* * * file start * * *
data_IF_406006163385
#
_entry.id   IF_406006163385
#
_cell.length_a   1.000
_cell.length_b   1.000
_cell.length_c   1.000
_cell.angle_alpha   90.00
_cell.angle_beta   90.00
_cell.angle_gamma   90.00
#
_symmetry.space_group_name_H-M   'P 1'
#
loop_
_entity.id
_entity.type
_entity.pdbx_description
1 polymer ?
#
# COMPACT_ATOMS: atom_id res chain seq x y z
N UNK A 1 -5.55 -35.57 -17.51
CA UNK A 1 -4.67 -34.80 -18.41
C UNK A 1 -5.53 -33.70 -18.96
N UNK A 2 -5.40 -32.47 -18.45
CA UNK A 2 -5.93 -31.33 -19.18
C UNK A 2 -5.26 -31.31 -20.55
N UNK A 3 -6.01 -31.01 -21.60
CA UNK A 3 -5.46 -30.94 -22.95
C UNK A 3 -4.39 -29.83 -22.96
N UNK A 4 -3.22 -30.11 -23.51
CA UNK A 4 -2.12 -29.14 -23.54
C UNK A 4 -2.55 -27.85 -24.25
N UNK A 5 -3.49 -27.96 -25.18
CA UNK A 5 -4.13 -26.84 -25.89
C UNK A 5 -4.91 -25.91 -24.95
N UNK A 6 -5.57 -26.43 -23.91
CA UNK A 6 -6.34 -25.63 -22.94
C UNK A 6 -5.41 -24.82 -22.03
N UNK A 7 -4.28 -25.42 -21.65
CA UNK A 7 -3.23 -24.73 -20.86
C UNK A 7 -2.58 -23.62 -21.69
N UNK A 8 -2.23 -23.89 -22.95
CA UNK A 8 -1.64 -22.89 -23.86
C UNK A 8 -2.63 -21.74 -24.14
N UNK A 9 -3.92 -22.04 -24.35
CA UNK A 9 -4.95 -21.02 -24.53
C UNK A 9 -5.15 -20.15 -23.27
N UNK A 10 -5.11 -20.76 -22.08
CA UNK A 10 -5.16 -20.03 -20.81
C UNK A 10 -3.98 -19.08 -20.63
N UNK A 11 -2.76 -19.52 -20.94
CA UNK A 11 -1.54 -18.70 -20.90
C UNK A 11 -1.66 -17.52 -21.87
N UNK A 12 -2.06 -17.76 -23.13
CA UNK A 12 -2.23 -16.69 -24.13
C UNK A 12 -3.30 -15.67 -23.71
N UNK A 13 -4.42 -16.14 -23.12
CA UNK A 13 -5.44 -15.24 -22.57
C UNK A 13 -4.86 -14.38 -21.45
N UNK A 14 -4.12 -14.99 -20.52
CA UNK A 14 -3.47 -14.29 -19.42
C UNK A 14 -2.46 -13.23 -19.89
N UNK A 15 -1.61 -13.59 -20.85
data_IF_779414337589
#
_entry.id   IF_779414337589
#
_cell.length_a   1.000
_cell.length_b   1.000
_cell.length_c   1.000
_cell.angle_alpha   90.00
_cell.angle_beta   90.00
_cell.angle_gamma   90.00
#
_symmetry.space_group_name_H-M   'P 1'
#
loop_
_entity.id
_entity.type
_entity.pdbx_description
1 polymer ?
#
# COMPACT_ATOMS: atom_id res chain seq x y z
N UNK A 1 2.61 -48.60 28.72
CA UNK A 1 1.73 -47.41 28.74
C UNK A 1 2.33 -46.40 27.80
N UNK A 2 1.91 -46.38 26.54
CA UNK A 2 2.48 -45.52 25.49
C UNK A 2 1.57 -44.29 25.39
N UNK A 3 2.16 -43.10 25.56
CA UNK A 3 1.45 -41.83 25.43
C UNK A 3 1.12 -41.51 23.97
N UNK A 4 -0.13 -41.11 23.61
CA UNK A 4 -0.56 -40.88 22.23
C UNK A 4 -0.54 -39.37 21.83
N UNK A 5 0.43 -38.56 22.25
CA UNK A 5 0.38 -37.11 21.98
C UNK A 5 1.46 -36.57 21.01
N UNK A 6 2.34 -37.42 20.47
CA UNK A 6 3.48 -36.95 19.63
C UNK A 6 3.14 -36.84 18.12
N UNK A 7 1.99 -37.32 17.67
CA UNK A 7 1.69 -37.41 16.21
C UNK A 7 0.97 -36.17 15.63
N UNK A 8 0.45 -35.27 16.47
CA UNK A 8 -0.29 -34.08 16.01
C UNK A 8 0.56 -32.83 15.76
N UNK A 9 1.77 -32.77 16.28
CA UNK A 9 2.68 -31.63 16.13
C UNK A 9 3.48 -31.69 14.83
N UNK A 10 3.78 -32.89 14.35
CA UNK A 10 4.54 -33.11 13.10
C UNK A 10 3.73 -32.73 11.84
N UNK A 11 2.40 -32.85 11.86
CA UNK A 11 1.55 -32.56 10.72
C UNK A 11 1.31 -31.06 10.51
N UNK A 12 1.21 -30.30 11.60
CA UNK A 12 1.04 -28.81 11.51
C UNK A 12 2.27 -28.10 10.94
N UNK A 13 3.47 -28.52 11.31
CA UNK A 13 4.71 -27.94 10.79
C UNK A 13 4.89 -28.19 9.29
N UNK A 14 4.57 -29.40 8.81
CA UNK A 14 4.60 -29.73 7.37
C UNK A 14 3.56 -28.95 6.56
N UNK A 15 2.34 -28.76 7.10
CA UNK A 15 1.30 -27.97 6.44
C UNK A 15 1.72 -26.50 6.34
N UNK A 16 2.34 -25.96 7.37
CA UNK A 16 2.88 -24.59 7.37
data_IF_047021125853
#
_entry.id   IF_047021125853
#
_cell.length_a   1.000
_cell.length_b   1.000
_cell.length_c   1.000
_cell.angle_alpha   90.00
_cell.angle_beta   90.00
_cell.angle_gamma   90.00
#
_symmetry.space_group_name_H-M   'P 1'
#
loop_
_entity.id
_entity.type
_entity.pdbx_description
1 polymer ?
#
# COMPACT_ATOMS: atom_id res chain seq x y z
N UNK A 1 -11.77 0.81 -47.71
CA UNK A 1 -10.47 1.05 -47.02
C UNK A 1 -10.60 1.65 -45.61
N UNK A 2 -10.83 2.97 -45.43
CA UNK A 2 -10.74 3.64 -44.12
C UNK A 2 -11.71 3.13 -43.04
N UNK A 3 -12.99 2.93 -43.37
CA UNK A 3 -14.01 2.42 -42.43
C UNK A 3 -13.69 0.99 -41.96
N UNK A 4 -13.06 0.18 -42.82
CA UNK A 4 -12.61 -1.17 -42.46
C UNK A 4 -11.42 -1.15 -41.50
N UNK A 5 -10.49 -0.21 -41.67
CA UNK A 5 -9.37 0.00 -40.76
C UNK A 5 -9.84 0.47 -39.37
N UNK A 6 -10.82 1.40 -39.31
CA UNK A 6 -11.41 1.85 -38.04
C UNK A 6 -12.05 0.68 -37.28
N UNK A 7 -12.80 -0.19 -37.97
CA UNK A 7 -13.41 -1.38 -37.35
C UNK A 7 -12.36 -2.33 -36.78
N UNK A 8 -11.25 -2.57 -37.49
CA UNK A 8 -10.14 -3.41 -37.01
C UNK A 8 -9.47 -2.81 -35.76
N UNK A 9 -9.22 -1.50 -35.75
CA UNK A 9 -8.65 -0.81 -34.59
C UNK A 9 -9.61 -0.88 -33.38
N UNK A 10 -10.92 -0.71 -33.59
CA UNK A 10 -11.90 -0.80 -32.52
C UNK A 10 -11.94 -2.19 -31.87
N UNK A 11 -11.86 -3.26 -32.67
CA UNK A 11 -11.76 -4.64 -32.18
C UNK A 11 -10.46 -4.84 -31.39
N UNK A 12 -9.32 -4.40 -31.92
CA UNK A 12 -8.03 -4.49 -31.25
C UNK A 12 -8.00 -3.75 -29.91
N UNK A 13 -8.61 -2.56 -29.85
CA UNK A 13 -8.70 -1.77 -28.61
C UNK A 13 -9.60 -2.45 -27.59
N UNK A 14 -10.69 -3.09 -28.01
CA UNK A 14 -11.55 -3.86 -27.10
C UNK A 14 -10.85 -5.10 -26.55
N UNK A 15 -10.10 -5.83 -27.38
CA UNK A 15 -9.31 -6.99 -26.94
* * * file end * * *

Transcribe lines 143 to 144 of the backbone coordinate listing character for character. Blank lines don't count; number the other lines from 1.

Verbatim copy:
#
loop_